The typical American pays as much as $2,000 per year in taxes to fund government subsidies that undercut the nation's economy and trash the environment. With the presidential campaign full tilt, it is perfect timing for voters who've just filed their annual tax returns to fully understand where some of their tax dollars are going and why.
Washington subsidizes excess food production, and then pays again to store the surpluses. Agricultural subsidies also foster overloading croplands, leading to topsoil erosion, pollution from synthetic fertilizers and pesticides, and release of greenhouse gases. In 1998, US subsidies averaged around $20,000 per farmer, costing each consumer an average of over $300 more for food.
In 1996, US subsidies averaged $27,240 per farmer, costing each consumer an average of $260 more for food.
Even with the recent increase in prices at the pump, gasoline in the US is still cheaper than bottled water, thanks to myriad subsidies. What economists call the "full social cost" of gasoline - including traffic congestion, road accidents and pollution - is estimated to be at least $5 per gallon. Moreover, gasoline subsidies create an energy policy by default that is the opposite of the government's priorities: prolonging dependence on foreign oil and discouraging investments in cleaner technologies. Traffic-congestion delays cost at least $100 billion per year. Pollution levies health and other costs that may well run as high as $150 billion per year.
Fossil fuels - not just oil, but coal and natural gas - are heavily subsidized, whereas they should be heavily taxed, if only because of such impacts as acid rain, urban smog, and global warming. As a measure of how economically efficient it is to curb fossil fuels, the US Clean Air Act produced net direct savings averaging $1.1 trillion a year from 1970 to 1990. Yet subsidies for fossil fuels mean that scarce investment is wasted on capital-intensive energy projects when it is far cheaper to simply save energy.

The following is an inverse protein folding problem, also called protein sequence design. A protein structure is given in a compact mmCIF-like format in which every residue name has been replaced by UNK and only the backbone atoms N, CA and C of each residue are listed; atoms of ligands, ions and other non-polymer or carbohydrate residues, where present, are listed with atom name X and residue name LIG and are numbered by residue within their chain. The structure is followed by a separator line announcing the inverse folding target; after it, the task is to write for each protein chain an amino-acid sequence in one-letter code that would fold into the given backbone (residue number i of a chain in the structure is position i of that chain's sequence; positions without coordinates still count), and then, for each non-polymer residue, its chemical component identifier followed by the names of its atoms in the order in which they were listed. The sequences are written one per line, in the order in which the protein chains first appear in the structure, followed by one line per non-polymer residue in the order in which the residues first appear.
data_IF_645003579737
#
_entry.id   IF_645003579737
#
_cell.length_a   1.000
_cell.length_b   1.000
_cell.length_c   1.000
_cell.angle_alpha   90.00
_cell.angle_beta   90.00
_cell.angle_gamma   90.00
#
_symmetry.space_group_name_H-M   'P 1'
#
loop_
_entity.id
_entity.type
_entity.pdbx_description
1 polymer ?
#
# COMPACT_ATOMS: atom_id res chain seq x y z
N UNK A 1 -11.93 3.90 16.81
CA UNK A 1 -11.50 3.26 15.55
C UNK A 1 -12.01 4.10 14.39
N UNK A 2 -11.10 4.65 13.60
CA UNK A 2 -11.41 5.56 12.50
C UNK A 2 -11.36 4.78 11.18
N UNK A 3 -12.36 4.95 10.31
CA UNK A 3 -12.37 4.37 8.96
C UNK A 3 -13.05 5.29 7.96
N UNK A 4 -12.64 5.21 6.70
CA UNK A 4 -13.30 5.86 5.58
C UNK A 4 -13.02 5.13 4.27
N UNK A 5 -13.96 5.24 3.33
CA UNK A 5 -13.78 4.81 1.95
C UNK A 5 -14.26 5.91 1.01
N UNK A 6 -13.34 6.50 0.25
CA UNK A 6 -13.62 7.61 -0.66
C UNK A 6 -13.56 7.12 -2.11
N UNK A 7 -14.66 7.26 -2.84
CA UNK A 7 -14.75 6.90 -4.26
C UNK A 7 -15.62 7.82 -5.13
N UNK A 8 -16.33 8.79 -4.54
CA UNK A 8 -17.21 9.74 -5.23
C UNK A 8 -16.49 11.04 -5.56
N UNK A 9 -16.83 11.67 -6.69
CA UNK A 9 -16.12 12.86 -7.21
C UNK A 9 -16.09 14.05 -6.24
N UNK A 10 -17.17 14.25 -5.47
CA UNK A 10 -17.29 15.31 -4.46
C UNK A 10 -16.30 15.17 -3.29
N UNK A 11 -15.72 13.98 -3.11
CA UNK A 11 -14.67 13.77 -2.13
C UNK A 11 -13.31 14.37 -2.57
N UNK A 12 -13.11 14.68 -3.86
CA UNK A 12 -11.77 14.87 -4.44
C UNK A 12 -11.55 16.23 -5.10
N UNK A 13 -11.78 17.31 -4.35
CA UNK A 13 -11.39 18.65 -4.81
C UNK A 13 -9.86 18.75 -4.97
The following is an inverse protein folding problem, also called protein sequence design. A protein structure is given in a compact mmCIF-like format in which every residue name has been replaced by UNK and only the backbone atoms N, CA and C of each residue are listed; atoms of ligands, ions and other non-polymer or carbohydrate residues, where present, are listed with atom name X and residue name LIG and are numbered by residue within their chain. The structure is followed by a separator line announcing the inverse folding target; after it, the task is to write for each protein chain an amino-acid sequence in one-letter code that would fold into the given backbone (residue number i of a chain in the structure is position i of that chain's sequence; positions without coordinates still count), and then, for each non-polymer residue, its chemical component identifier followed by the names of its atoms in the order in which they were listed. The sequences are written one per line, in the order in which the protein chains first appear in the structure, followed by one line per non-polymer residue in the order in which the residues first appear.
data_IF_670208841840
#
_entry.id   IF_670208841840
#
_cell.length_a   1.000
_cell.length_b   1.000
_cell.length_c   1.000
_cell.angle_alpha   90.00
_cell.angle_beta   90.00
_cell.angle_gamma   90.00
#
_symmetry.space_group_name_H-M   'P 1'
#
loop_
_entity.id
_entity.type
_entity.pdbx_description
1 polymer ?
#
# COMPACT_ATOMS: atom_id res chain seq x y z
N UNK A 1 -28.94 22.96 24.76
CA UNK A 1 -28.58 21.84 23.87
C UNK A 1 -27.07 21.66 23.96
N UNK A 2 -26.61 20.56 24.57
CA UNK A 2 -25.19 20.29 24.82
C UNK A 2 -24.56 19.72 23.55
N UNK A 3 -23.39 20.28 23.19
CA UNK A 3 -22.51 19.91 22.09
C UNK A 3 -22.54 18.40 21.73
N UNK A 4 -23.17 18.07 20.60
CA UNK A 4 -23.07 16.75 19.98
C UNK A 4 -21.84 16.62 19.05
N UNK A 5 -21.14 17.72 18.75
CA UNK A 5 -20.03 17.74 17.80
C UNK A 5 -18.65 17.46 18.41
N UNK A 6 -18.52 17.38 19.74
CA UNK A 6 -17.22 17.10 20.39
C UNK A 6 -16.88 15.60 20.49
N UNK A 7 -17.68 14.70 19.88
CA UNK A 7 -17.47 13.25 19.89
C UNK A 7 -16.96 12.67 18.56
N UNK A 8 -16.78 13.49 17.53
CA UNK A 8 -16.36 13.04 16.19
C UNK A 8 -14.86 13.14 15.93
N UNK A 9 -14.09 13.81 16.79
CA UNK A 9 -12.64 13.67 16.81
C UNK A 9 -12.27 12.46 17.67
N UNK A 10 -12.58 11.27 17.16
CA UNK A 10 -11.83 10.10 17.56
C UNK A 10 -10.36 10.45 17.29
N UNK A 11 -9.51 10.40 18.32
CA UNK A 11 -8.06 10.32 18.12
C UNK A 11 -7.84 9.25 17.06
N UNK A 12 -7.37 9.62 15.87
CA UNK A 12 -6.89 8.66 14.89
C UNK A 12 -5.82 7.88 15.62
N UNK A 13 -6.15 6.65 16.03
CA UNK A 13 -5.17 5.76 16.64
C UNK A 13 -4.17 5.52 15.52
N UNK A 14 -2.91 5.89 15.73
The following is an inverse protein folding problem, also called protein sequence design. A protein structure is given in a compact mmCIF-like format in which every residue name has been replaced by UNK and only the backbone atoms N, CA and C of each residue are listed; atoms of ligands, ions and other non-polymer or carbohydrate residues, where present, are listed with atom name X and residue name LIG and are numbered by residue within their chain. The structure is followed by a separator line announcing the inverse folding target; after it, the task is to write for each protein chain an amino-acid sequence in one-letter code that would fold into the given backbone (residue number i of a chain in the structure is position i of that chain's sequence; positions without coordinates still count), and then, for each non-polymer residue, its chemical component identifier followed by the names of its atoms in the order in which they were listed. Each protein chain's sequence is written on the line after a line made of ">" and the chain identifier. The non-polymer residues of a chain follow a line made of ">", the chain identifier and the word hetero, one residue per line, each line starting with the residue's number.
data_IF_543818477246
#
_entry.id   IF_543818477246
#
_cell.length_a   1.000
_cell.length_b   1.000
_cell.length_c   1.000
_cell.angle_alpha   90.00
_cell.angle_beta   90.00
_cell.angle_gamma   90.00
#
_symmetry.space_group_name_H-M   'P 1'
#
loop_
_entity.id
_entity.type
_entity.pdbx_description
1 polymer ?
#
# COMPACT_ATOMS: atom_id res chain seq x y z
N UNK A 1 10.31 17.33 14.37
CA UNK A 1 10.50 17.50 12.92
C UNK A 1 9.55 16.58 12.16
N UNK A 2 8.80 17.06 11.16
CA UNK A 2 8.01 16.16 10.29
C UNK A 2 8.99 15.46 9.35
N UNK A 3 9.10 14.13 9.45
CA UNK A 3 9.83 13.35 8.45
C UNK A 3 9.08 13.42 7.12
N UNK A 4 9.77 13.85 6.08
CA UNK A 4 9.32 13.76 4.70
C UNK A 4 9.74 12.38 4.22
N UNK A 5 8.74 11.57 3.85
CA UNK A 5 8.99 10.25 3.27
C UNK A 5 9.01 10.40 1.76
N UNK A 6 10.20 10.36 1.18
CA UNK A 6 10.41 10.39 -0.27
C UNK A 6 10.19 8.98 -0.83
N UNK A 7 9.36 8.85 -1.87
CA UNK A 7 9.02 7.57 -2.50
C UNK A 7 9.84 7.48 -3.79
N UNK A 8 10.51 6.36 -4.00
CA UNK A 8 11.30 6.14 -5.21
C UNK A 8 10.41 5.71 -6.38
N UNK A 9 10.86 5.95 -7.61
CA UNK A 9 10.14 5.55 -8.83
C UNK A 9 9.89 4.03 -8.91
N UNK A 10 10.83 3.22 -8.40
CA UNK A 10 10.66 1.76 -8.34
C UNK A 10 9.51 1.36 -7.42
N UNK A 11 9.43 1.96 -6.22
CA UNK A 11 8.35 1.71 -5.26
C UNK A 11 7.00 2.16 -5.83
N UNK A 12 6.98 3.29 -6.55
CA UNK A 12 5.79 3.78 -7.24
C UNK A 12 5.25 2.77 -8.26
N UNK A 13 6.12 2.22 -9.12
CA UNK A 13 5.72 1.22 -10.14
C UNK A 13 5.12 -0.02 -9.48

Were fossil fuels to be shorn of subsidies, they'd face the disciplines of the marketplace. Coal would compete with solar energy, wind power, and other clean and renewable energy on a level playing field. Similarly, if Congress funded clean, renewable energy with the same subsidies it provides fossil fuels, the alternatives would be commercially competitive.
Government subsidies are also at the root of much misuse of water supplies that are increasingly scarce in many areas of the US, particularly the wheat fields over the Ogallala aquifer - and thus threaten the future agriculture economy. Consequences of subsidies for commercial fishing include over-fishing and commercial extinction of fish stocks, which have led to huge bankruptcies and unemployment as well as higher fish prices for consumers.
Subsidies in just the five sectors listed total at least $300 billion per year, or one-fifth of all such subsidies worldwide. They distort the economy as well as lay waste to the environment. Why are they tolerated?
Because special-interest groups that pay heavily into election campaign finances come knocking for the payoff when the voters have done the job. There are at least 100 special-interest lobbyists per member of Congress in Washington, and they spend $100 million monthly on their activities.
Now that Americans have filed their tax returns for the year, they should think forward to another significant date - Nov. 7, when they'll cast their presidential votes.
Which candidate is serious about reforming election campaign funding? There are few measures that could do more for the economy, as well as the environment, than to eliminate these subsidies.
*Norman Myers, a British environmentalist, is a fellow at Green College, Oxford University.
(c) Copyright 2000. The Christian Science Publishing Society